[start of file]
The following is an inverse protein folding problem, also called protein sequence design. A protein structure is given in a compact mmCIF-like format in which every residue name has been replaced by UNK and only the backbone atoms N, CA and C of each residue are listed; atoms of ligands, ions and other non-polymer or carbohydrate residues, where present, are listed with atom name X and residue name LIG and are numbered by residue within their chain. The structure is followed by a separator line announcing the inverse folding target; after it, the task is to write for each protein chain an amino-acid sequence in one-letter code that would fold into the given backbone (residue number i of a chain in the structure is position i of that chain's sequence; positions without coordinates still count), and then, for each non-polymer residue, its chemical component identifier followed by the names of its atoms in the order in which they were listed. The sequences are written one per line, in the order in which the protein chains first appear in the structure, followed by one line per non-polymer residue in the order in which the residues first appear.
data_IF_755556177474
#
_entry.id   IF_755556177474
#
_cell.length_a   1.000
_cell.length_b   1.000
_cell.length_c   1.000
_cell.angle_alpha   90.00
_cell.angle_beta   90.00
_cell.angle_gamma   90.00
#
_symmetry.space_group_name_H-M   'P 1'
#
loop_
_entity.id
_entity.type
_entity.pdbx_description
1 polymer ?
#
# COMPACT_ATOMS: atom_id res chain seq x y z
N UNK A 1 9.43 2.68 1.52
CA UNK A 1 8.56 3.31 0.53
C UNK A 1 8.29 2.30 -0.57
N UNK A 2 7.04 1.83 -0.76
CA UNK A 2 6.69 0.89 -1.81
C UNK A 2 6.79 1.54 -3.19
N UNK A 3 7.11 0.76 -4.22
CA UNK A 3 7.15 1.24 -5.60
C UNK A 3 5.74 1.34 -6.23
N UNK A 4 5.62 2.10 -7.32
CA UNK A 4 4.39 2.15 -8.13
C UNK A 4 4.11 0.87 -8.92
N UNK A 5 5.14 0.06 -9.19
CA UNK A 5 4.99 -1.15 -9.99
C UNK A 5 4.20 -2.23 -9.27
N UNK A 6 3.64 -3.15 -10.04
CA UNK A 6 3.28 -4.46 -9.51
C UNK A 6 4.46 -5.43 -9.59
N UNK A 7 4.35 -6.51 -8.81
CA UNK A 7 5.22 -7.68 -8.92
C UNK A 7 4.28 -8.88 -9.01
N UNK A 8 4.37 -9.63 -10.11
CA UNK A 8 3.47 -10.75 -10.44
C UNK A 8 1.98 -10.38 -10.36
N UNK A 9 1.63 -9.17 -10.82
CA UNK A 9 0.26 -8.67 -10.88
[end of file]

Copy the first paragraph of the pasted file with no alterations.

The following is an inverse protein folding problem, also called protein sequence design. A protein structure is given in a compact mmCIF-like format in which every residue name has been replaced by UNK and only the backbone atoms N, CA and C of each residue are listed; atoms of ligands, ions and other non-polymer or carbohydrate residues, where present, are listed with atom name X and residue name LIG and are numbered by residue within their chain. The structure is followed by a separator line announcing the inverse folding target; after it, the task is to write for each protein chain an amino-acid sequence in one-letter code that would fold into the given backbone (residue number i of a chain in the structure is position i of that chain's sequence; positions without coordinates still count), and then, for each non-polymer residue, its chemical component identifier followed by the names of its atoms in the order in which they were listed. The sequences are written one per line, in the order in which the protein chains first appear in the structure, followed by one line per non-polymer residue in the order in which the residues first appear.